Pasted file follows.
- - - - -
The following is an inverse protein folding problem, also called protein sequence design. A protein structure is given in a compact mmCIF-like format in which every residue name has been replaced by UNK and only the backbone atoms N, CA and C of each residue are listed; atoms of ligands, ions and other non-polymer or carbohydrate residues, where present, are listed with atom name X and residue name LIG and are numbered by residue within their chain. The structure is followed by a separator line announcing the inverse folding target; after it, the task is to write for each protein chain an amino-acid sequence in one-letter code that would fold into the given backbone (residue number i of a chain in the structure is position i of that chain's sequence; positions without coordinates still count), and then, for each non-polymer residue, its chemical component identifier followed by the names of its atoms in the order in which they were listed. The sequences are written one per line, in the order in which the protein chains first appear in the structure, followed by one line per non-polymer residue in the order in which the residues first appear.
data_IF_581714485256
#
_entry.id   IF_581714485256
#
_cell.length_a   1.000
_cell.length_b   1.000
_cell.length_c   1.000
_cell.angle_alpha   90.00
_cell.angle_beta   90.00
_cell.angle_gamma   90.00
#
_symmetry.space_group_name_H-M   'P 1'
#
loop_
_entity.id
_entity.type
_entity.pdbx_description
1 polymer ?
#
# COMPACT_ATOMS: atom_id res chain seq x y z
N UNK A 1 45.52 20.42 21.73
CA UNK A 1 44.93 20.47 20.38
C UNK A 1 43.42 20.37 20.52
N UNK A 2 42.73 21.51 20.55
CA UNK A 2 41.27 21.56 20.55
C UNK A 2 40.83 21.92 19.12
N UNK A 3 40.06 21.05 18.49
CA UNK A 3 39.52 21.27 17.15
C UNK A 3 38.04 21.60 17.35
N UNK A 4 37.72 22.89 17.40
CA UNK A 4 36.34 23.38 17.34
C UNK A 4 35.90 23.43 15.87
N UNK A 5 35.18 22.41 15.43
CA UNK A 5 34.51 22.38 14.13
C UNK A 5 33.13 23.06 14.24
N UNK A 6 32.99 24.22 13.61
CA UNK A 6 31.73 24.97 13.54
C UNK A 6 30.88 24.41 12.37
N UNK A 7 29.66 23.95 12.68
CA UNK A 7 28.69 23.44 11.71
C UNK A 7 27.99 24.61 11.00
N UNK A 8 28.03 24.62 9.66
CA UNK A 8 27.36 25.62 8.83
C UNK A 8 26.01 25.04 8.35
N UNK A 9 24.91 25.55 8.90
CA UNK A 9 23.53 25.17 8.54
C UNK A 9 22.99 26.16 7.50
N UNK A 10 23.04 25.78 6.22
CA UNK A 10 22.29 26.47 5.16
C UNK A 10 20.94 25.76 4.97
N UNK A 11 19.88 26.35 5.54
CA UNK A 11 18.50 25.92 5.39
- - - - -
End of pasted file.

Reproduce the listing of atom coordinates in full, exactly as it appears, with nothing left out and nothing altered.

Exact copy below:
The following is an inverse protein folding problem, also called protein sequence design. A protein structure is given in a compact mmCIF-like format in which every residue name has been replaced by UNK and only the backbone atoms N, CA and C of each residue are listed; atoms of ligands, ions and other non-polymer or carbohydrate residues, where present, are listed with atom name X and residue name LIG and are numbered by residue within their chain. The structure is followed by a separator line announcing the inverse folding target; after it, the task is to write for each protein chain an amino-acid sequence in one-letter code that would fold into the given backbone (residue number i of a chain in the structure is position i of that chain's sequence; positions without coordinates still count), and then, for each non-polymer residue, its chemical component identifier followed by the names of its atoms in the order in which they were listed. The sequences are written one per line, in the order in which the protein chains first appear in the structure, followed by one line per non-polymer residue in the order in which the residues first appear.
data_IF_581714485256
#
_entry.id   IF_581714485256
#
_cell.length_a   1.000
_cell.length_b   1.000
_cell.length_c   1.000
_cell.angle_alpha   90.00
_cell.angle_beta   90.00
_cell.angle_gamma   90.00
#
_symmetry.space_group_name_H-M   'P 1'
#
loop_
_entity.id
_entity.type
_entity.pdbx_description
1 polymer ?
#
# COMPACT_ATOMS: atom_id res chain seq x y z
N UNK A 1 45.52 20.42 21.73
CA UNK A 1 44.93 20.47 20.38
C UNK A 1 43.42 20.37 20.52
N UNK A 2 42.73 21.51 20.55
CA UNK A 2 41.27 21.56 20.55
C UNK A 2 40.83 21.92 19.12
N UNK A 3 40.06 21.05 18.49
CA UNK A 3 39.52 21.27 17.15
C UNK A 3 38.04 21.60 17.35
N UNK A 4 37.72 22.89 17.40
CA UNK A 4 36.34 23.38 17.34
C UNK A 4 35.90 23.43 15.87
N UNK A 5 35.18 22.41 15.43
CA UNK A 5 34.51 22.38 14.13
C UNK A 5 33.13 23.06 14.24
N UNK A 6 32.99 24.22 13.61
CA UNK A 6 31.73 24.97 13.54
C UNK A 6 30.88 24.41 12.37
N UNK A 7 29.66 23.95 12.68
CA UNK A 7 28.69 23.44 11.71
C UNK A 7 27.99 24.61 11.00
N UNK A 8 28.03 24.62 9.66
CA UNK A 8 27.36 25.62 8.83
C UNK A 8 26.01 25.04 8.35
N UNK A 9 24.91 25.55 8.90
CA UNK A 9 23.53 25.17 8.54
C UNK A 9 22.99 26.16 7.50
N UNK A 10 23.04 25.78 6.22
CA UNK A 10 22.29 26.47 5.16
C UNK A 10 20.94 25.76 4.97
N UNK A 11 19.88 26.35 5.54
CA UNK A 11 18.50 25.92 5.39